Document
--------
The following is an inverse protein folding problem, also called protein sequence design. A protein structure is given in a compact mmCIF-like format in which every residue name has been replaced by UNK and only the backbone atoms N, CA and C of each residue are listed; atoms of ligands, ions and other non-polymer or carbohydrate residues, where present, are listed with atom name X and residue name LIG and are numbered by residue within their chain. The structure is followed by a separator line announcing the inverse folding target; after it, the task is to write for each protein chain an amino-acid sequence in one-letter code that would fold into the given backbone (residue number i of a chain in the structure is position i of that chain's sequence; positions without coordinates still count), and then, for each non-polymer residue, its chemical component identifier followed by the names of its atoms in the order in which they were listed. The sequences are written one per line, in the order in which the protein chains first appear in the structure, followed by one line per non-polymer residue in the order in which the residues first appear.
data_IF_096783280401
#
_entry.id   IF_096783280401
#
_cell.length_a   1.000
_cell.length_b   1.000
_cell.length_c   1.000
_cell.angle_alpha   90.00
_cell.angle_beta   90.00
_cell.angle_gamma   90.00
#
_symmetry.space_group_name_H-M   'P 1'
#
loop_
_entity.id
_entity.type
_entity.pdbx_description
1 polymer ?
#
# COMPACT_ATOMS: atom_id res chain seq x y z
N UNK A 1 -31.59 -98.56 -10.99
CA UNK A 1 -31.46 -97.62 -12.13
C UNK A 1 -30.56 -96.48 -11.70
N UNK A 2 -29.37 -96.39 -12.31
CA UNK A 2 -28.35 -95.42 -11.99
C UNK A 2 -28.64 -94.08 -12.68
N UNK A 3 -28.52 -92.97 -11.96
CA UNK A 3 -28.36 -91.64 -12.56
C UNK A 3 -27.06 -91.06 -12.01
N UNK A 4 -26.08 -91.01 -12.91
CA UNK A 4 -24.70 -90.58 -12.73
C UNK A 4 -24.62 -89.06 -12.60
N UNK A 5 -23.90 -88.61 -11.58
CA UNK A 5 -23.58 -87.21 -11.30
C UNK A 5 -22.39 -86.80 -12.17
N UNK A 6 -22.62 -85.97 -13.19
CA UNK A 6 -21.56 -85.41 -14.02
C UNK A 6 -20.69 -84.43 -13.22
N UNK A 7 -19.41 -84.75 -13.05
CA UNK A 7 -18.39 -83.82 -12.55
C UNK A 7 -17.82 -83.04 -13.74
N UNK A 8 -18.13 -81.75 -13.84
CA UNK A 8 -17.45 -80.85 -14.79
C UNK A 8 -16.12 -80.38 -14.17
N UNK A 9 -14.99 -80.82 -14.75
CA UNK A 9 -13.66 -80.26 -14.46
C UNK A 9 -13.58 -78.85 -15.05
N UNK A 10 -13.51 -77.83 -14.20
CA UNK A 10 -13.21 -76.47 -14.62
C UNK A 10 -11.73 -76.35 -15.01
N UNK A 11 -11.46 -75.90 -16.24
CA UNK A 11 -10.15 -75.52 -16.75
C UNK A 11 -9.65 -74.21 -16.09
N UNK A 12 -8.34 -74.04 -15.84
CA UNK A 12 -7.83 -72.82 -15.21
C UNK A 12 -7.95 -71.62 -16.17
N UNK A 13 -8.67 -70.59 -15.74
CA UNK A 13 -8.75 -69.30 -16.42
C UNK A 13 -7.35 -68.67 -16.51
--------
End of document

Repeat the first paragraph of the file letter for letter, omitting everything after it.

The following is an inverse protein folding problem, also called protein sequence design. A protein structure is given in a compact mmCIF-like format in which every residue name has been replaced by UNK and only the backbone atoms N, CA and C of each residue are listed; atoms of ligands, ions and other non-polymer or carbohydrate residues, where present, are listed with atom name X and residue name LIG and are numbered by residue within their chain. The structure is followed by a separator line announcing the inverse folding target; after it, the task is to write for each protein chain an amino-acid sequence in one-letter code that would fold into the given backbone (residue number i of a chain in the structure is position i of that chain's sequence; positions without coordinates still count), and then, for each non-polymer residue, its chemical component identifier followed by the names of its atoms in the order in which they were listed. The sequences are written one per line, in the order in which the protein chains first appear in the structure, followed by one line per non-polymer residue in the order in which the residues first appear.